Federal judge upholds Cincinnati healthcare system’s COVID vaccine mandate

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a federal judge governed friday That a healthcare provider serving the Northern Kentucky and Greater Cincinnati area may issue a mandate to require vaccination or exposure termination to more than 10,000 of its employees.

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why it matters: It is the latest decision to uphold the right of US private employers to issue vaccine mandates, and comes after President Biden signed an executive order requiring immunizations or testing once a week for companies with more than 100 employees. is required.

What are they saying: St. Elizabeth Healthcare staff failed to show that a hospital operator’s vaccine requirement infringed upon personal liberty, U.S. District Court Judge David Bunning written in judgment.

  • Because the operator retains the right to set conditions for employment, the mandate holds, Bunning said.
  • Citing a 1905 U.S. Supreme Court decision that upheld the Massachusetts smallpox vaccination mandate, Bunning stated that “[a]Genuine freedom may not exist for all of us, where individual freedom overrides potential injury to others.”
  • Although he acknowledged workers’ concerns about the vaccine, “skepticism cannot overwhelm the law.”
  • “If an employee believes that his personal liberty is more important than the legally permissible conditions on his employment, that employee may choose to exercise another personal liberty, no less important – the right to seek other employment,” Bunning wrote.
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Reference: Elizabeth, the largest employer in northern Kentucky, announced on August 5 that workers without religious or medical exemptions would be required to receive shots by October 1.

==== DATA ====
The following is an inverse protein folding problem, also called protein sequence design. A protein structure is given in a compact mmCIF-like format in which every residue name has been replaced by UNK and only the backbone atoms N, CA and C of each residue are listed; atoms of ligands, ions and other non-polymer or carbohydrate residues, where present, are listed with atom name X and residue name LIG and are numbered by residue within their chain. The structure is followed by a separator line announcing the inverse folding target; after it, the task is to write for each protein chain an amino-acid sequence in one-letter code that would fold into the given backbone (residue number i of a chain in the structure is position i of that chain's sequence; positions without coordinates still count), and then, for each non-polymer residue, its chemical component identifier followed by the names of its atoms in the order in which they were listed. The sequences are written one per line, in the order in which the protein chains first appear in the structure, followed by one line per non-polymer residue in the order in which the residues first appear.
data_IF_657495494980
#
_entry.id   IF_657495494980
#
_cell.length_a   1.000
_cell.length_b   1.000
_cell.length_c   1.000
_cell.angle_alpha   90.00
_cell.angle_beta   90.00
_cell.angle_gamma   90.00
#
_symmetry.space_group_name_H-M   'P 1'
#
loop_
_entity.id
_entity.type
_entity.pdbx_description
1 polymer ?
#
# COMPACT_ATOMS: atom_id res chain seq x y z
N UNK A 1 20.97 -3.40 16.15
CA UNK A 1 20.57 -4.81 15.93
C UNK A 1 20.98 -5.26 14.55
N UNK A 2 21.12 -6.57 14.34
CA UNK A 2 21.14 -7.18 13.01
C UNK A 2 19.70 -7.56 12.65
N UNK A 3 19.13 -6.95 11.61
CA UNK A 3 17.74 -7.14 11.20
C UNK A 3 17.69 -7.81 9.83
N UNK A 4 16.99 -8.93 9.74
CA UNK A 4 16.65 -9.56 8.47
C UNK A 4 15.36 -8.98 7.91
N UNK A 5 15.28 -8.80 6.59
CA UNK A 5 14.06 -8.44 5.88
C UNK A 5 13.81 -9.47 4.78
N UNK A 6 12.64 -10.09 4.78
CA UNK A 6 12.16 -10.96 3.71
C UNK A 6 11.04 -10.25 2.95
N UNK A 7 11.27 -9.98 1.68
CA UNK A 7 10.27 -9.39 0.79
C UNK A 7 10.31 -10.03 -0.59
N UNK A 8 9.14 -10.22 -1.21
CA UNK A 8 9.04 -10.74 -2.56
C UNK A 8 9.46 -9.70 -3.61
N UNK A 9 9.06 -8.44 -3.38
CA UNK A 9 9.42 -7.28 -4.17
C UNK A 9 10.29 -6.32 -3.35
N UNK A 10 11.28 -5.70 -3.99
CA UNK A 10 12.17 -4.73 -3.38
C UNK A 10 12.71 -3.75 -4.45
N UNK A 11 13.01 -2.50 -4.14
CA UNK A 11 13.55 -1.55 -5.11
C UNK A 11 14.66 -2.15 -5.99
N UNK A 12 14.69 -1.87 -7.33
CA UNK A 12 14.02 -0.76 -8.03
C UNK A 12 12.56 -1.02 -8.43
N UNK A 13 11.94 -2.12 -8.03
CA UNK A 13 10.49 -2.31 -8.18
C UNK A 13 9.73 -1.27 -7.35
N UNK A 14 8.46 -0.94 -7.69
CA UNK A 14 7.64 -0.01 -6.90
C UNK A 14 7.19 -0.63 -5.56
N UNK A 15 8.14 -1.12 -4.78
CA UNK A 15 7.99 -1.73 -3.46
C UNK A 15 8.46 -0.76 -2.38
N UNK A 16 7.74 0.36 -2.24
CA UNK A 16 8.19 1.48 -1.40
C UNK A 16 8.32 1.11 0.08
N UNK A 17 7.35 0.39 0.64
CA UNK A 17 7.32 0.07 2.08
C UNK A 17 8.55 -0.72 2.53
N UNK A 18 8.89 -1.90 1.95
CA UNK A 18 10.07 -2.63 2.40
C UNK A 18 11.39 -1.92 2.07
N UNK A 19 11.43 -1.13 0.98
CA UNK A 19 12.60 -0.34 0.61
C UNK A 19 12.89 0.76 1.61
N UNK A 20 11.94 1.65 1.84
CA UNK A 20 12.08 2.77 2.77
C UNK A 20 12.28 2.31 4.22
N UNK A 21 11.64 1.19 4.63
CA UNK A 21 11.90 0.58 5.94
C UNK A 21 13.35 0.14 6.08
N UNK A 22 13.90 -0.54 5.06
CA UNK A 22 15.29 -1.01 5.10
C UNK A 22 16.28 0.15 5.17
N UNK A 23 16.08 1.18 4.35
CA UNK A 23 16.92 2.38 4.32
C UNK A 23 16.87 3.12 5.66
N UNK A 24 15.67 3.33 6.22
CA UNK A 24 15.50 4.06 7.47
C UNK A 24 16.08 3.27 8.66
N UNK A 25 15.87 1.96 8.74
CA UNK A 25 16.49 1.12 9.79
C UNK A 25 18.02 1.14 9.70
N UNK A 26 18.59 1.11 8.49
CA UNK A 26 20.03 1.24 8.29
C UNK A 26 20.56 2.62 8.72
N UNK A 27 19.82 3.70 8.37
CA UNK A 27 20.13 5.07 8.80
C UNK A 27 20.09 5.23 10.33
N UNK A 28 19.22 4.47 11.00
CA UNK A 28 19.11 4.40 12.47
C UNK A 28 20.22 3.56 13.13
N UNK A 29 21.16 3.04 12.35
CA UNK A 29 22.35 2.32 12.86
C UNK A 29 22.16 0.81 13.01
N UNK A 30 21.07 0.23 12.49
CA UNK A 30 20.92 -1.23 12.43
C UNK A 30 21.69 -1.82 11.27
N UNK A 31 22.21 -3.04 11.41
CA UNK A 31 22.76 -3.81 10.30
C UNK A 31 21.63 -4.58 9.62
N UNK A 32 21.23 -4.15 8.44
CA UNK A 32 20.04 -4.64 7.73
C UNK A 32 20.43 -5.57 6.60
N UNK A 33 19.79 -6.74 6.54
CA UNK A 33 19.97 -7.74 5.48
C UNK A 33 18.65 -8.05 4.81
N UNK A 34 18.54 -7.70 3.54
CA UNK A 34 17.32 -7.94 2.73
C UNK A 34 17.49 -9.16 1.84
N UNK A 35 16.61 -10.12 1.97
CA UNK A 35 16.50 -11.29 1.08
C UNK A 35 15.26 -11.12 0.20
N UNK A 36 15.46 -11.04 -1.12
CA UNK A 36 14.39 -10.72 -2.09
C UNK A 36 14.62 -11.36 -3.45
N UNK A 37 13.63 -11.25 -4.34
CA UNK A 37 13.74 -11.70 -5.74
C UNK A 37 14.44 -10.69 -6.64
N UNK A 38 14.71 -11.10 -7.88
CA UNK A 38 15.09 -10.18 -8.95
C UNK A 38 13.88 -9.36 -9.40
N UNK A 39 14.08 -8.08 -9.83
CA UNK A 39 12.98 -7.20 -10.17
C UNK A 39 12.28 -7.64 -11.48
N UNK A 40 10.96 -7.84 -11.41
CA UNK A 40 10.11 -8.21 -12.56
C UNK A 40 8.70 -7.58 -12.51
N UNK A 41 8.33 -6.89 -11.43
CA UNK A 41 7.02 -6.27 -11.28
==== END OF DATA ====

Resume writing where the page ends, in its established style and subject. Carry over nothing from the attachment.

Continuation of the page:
• Employees who have been denied the exemption have until November 1 to be fully vaccinated.
  • Lawyers filed suit on behalf of dozens of employees earlier this month, asking Bunning to declare the mandate invalid. During the hearing of the case in court, he asked the judge to block the mandate.

What are they saying: Mark Guilfoyle, attorney representing St. Elizabeth, said in an interview with The Cincinnati Inquirer That decision “could not be more firmly in our favor.”

  • “This is great news for St. Elizabeth’s patients, for St. Elizabeth colleagues, and for our entire community,” Guilfoyle said. “This mandate is going to help reduce community spread, and it’s going to help keep people out of hospital, who are already under stress.”
  • A spokesman for the firm representing the employees called the decision a “shock” and “wrong”. In a video posted on Friday. “We lost here, which we thought was our strongest chance of winning, so we have to focus on what to do from here.”
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